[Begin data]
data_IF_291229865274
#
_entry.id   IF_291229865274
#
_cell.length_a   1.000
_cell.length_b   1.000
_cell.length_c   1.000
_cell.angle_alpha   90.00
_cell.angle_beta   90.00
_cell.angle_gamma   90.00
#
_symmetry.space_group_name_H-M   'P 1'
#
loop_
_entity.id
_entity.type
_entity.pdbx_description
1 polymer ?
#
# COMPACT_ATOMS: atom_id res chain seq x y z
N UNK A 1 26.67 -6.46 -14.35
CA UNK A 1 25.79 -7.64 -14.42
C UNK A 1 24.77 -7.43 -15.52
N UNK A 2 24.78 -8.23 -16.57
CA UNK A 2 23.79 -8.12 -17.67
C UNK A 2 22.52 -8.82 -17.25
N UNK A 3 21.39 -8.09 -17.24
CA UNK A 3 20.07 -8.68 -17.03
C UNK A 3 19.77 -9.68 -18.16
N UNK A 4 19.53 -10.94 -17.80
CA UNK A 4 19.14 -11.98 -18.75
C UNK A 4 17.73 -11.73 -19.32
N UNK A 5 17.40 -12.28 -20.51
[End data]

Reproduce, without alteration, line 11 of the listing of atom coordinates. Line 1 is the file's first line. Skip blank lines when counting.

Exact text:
#